Examination of Witnesses (Questions 360
TUESDAY 20 NOVEMBER 2001
360. I will be very quick. Presumably you are
not saying that GPs should administer heroin. Would you leave
that down to drug centres or special centres?
(Mr Howard) I think the important thing is that somebody
is competent and licensed and regulated to use this. If a GP has
demonstrated their competence with the local medical regulatory
bodies there seems to be no reason why a GP should not prescribe.
361. And no worries about leakage?
(Mr Howard) I think there will always be worries about
that. Again, I declare an interest in that I was on the Department
of Health Chief Medical Officer's Advisory Group that drew up
the clinical guidelines. The evidence we have from around the
world is that the supervised consumption of methadone and supervised
consumption generally leads to less leakage. I think there are
steps that can be put in place there.
Mr Watson: I will leave it there.
362. Just one final point for Mr Hayman perhaps.
I talked to a drug addict last week who said he had just come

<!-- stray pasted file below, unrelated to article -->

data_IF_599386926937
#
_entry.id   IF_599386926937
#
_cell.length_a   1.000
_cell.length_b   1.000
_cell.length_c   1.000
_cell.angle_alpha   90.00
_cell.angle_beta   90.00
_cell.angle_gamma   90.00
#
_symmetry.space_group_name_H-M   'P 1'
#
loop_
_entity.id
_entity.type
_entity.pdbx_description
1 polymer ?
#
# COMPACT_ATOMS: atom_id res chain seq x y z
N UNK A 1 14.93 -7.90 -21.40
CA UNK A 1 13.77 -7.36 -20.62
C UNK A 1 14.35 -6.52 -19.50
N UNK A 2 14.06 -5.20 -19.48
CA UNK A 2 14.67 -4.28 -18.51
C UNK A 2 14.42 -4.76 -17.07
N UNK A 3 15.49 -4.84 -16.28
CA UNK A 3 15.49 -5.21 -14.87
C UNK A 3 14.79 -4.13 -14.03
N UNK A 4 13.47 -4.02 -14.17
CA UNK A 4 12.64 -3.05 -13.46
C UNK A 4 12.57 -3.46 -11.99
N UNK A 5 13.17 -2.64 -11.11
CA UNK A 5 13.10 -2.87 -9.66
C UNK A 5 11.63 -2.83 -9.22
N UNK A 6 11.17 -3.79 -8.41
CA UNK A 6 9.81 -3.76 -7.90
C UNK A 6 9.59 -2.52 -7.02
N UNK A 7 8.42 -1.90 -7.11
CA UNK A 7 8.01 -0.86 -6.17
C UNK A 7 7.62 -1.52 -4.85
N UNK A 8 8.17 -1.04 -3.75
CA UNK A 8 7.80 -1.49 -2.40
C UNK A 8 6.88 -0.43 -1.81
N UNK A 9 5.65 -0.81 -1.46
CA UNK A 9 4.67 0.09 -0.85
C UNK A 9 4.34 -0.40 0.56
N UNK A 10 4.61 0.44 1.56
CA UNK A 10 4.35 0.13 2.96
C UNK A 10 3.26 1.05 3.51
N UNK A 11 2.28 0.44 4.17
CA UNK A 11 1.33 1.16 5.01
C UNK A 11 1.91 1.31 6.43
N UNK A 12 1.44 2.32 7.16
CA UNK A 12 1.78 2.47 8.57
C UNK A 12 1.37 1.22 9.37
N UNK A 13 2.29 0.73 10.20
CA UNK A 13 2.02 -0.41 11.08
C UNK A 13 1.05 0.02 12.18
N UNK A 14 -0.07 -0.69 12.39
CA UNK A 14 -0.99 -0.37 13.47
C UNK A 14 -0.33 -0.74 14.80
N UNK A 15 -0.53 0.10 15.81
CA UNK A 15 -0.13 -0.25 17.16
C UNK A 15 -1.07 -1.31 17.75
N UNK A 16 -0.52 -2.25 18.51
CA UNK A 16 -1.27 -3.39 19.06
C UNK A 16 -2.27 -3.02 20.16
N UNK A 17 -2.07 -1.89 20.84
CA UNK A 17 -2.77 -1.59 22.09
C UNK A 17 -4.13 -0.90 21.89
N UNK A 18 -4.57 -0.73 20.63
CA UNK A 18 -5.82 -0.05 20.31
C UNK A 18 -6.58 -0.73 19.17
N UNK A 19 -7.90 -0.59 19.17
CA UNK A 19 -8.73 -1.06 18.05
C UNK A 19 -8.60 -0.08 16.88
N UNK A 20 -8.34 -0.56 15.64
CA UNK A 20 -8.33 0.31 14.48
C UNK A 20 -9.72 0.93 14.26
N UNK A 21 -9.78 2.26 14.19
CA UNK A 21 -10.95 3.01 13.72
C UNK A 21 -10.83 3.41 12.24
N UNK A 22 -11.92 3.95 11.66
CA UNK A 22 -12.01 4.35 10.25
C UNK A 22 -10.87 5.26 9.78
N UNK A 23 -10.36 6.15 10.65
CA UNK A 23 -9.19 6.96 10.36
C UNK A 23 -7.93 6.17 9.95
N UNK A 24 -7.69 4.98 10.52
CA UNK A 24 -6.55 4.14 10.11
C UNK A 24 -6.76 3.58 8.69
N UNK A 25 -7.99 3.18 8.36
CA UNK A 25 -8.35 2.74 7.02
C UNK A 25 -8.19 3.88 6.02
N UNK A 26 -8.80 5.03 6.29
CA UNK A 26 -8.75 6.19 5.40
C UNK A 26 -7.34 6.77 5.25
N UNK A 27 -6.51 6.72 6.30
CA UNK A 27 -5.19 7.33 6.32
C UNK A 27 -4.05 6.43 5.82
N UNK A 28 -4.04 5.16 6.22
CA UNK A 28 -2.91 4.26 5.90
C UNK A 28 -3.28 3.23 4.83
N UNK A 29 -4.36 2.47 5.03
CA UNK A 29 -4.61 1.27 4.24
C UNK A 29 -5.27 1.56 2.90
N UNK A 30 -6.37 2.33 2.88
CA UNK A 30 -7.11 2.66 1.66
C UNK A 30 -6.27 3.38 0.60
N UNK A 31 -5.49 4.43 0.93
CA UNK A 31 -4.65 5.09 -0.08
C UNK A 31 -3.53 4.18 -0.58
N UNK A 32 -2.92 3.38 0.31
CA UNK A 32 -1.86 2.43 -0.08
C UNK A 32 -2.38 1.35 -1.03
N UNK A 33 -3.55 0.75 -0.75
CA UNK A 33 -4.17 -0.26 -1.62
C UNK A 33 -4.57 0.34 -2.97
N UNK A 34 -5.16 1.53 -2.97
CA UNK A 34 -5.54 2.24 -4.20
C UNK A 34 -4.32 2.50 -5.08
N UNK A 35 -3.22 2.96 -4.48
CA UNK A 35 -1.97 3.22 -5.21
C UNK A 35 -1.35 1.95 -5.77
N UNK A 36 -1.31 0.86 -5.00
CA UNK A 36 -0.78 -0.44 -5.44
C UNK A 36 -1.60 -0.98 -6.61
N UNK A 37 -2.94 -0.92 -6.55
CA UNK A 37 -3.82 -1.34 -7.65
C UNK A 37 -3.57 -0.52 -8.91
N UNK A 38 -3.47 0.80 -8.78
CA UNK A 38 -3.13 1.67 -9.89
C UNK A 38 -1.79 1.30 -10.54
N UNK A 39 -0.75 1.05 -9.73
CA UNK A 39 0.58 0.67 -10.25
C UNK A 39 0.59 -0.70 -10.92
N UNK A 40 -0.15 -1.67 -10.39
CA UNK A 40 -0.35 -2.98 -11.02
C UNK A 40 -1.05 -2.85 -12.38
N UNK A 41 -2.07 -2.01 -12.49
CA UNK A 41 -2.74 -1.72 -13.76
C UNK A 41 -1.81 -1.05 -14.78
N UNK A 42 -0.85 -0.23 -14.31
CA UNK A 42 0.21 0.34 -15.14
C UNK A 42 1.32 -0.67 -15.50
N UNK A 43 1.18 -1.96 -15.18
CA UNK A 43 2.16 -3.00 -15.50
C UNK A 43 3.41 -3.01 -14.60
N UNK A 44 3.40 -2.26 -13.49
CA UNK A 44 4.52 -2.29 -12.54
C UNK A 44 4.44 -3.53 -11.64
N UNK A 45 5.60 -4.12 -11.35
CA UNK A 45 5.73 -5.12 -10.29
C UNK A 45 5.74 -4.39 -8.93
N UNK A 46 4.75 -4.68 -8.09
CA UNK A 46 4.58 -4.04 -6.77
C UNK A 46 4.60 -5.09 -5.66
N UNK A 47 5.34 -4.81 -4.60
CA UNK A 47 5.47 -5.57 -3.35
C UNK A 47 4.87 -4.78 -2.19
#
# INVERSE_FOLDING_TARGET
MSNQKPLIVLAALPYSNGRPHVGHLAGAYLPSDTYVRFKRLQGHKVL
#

back from Germany and in Germany they had shooting galleries,
as he called them, safe areas to which presumably the police do
not pay much attention where heroin addicts can go to inject in
private and also with access to clean needles and also not leaving
needles lying around in the street afterwards. Is that something
you might look favourably upon?
(Mr Hayman) It does fit well into the harm reduction
discussion and if indications from our colleagues in the medical
profession are that that can be controlled in a way which people
are content then with clearly from ACPO's perspective it does
reduce the tension in the community and all the erosion of the
community that we know occurs.
363. It also involves you turning a blind eye,
does it not, to some extent?
(Mr Hayman) If you go to Amsterdam, of course, there
are similarities, maybe not with such serious consequences, around
prostitution and the way in which they have created safe areas
there. I am arguing a fairly more liberal perspective. I am saying
that a lot of people are more informed than the Police Service
is as to whether or not that is dangerous.
364. Mr Morris, yes or no, would you go along
with shooting galleries?
(Mr Morris) Yes, if carefully controlled. In Switzerland
when they first did it it caused a lot of problems but I think
they have learned from that.
(Mr Howard) If I could just make one point. I think
we need to thoroughly review the operational effectiveness of
shooting galleries, shooting rooms, and things like that. Can
I also make the point, and I hope you will look at this, there
was a very hasty and perhaps ill-conceived pre-Election amendment
to Section 8 of the Misuse of Drugs Act which really makes any
harm reduction efforts like this very, very difficult. My members
and a lot of people out there came up with the Cambridge casesome
of you will be familiar with thatand I would urge you that